Linnaeus' Flower Clock.

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linneo flower clockLinnaeus' flower clock was a garden plan hypothesized by Carolus Linnaeus that would take advantage of several plants that open or close their flowers at particular times of the day to accurately predict the time.

He called it specifically the Horologium Florae (lit. "flower clock"), and proposed the concept in the 1751 publication Philosophia Botanica.
He may never have planted such a garden, but the idea was attempted by several botanical gardens in the early 19th century, with mixed success.

linnean-flower-colckMany plants exhibit a strong circadian rhythm, and a few have been observed to open at quite a regular time, but the accuracy of such a clock is diminished because flowering time is affected by weather and seasonal effects.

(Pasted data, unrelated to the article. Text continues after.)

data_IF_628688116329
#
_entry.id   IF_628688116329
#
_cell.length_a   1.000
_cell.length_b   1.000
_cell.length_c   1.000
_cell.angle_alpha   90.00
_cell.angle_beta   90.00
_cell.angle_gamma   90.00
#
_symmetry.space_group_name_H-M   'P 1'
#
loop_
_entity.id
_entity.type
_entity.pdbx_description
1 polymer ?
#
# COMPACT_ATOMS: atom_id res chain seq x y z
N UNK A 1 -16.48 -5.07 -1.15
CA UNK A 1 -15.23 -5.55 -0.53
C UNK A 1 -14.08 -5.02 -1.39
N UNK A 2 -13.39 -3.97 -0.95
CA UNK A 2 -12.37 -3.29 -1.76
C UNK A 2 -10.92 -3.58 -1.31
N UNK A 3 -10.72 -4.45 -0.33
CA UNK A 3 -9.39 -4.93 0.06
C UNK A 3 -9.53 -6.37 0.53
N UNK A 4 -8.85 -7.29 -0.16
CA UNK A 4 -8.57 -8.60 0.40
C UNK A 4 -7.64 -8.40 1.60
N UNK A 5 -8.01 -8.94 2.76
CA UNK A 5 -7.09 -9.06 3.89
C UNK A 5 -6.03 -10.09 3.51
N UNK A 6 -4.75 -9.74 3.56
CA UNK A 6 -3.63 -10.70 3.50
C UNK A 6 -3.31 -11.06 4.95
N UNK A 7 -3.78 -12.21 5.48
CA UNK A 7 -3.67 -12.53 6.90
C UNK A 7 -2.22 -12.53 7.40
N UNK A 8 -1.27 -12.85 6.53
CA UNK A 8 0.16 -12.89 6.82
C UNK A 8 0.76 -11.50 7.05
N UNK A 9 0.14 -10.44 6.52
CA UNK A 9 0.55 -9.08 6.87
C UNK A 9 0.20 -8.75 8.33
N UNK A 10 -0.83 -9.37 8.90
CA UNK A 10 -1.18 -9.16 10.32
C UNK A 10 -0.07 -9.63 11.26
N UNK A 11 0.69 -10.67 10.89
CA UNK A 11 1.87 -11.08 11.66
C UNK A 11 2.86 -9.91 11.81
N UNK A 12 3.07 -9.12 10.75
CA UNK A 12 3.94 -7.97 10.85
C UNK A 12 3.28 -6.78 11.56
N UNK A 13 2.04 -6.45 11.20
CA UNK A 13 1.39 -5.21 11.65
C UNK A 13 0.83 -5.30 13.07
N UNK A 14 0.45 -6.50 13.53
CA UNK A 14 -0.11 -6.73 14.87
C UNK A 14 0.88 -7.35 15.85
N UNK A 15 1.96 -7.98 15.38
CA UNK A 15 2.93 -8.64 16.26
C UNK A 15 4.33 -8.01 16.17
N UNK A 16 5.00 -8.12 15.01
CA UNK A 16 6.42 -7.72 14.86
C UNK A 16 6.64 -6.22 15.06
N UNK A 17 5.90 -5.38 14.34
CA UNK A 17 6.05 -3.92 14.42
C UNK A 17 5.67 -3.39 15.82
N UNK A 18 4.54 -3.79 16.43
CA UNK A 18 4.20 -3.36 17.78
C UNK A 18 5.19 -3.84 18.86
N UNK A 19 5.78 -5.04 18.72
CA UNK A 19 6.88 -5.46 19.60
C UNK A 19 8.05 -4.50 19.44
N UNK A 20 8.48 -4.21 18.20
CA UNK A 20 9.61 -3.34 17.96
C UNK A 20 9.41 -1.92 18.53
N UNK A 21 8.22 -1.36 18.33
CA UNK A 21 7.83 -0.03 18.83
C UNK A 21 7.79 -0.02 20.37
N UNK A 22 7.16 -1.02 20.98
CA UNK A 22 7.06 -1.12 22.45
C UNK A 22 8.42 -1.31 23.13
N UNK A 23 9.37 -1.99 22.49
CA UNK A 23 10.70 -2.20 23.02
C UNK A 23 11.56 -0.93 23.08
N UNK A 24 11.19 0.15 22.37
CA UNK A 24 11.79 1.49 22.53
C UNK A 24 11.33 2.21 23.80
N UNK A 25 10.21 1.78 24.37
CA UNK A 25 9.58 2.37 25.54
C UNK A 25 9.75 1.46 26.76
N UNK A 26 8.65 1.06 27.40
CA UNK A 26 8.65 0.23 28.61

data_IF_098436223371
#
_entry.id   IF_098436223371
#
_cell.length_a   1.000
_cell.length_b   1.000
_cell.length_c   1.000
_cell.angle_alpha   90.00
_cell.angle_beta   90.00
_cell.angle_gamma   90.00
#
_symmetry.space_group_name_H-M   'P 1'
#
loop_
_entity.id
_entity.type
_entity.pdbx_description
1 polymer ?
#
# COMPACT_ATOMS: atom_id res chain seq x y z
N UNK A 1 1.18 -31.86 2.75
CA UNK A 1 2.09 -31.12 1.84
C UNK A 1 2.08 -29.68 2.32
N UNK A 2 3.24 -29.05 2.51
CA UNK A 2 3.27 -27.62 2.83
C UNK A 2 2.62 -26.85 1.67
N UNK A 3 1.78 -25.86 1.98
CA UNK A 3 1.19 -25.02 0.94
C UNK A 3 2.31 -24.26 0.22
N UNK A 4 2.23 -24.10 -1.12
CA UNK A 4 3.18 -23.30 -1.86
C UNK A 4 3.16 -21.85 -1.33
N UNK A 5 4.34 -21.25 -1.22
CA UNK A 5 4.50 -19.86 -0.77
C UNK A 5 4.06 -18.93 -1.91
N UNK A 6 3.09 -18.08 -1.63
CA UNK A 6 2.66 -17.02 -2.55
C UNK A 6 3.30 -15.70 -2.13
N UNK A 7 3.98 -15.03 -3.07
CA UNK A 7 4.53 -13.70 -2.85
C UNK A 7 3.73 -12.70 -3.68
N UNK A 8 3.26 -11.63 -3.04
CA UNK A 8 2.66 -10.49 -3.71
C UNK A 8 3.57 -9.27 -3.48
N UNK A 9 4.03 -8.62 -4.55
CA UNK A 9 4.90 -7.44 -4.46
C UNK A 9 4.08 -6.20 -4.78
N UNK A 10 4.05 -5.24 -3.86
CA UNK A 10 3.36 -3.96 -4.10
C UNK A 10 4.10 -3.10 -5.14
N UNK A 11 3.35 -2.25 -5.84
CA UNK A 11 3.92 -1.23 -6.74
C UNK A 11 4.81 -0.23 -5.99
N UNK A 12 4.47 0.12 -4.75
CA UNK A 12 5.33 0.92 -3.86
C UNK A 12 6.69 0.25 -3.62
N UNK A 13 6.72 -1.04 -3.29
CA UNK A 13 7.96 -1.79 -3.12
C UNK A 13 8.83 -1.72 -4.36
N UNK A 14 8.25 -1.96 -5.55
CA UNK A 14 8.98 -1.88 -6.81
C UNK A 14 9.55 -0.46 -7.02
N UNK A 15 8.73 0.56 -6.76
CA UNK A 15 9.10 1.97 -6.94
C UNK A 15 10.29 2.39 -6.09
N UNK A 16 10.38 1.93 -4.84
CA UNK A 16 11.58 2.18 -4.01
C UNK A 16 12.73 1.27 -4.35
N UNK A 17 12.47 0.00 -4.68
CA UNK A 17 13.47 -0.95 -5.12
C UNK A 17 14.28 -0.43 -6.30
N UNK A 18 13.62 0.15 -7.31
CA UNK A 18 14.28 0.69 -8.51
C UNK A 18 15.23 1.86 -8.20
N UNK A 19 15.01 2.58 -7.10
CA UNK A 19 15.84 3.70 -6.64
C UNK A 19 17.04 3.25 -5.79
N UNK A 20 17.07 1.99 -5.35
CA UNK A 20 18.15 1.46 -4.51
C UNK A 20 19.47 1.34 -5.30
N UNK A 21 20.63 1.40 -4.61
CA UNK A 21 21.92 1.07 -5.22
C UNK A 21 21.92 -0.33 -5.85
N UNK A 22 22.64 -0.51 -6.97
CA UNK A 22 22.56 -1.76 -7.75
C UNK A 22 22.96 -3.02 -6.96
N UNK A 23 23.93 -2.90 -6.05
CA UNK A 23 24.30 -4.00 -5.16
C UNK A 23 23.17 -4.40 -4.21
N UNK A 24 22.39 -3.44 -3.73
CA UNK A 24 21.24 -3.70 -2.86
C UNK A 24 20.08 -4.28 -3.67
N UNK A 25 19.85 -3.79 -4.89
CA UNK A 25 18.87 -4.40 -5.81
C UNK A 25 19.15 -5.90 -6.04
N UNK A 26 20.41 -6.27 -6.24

The flowering times recorded by Linnaeus are also subject to differences in daylight due to latitude: his measurements are based on flowering times in Uppsala, where he taught and had received his university education.

The plants suggested for use by Linnaeus are given in a table below, ordered by recorded time. A "-" signifies that data are missing.
6 AM Spotted Cat’s-ear opens
7 AM African Marigold opens
8 AM Mouse-ear Hawkweed opens
9 AM Prickly Sow-thistle closes
10 AM Nippleworth closes

11 AM Star of Bethlehem opens
Noon Passion-flower opens
1 PM Childing Pink closes
2 PM Scarlet Pimpernell closes
3 PM Hawkbit closes
4 PM Small Bindweed closes
5 PM Water-lily closes

6 PM Evening Primrose opens

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